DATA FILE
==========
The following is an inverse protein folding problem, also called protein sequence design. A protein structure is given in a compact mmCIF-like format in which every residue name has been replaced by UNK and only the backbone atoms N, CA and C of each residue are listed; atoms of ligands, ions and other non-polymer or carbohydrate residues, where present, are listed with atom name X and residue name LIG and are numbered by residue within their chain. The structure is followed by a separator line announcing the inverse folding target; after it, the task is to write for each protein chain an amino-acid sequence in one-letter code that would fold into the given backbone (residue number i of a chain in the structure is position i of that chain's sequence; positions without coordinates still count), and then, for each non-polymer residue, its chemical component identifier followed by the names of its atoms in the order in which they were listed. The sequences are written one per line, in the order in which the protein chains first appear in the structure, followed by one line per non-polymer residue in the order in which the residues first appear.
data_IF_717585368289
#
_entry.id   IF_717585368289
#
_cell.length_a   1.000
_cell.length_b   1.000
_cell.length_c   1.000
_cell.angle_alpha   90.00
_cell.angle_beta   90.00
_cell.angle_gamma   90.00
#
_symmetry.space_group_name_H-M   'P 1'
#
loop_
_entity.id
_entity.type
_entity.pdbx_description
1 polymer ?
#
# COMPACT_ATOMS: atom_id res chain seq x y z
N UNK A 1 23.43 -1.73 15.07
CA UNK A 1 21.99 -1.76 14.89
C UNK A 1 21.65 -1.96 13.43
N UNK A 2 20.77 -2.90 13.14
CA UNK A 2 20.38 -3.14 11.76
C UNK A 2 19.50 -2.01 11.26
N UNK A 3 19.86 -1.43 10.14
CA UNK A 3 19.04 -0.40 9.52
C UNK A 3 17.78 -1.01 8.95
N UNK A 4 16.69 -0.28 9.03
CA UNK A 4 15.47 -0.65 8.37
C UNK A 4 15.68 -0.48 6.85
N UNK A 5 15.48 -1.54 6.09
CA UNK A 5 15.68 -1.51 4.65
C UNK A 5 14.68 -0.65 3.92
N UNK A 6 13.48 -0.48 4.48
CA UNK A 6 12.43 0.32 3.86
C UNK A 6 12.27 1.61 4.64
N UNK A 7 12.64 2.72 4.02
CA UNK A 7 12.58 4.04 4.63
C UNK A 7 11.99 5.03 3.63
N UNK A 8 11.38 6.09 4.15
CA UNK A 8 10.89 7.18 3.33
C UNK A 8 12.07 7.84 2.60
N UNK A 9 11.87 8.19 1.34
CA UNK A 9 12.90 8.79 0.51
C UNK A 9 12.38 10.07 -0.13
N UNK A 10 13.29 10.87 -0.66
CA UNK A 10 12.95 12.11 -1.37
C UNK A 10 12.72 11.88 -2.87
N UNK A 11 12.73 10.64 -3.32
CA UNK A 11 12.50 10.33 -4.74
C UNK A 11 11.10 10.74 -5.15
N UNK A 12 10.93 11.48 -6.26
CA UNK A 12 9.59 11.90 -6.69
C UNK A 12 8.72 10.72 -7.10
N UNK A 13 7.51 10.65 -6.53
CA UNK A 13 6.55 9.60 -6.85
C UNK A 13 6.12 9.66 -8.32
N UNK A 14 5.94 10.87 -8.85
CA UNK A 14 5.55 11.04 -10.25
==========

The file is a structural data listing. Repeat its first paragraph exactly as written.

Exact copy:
The following is an inverse protein folding problem, also called protein sequence design. A protein structure is given in a compact mmCIF-like format in which every residue name has been replaced by UNK and only the backbone atoms N, CA and C of each residue are listed; atoms of ligands, ions and other non-polymer or carbohydrate residues, where present, are listed with atom name X and residue name LIG and are numbered by residue within their chain. The structure is followed by a separator line announcing the inverse folding target; after it, the task is to write for each protein chain an amino-acid sequence in one-letter code that would fold into the given backbone (residue number i of a chain in the structure is position i of that chain's sequence; positions without coordinates still count), and then, for each non-polymer residue, its chemical component identifier followed by the names of its atoms in the order in which they were listed. The sequences are written one per line, in the order in which the protein chains first appear in the structure, followed by one line per non-polymer residue in the order in which the residues first appear.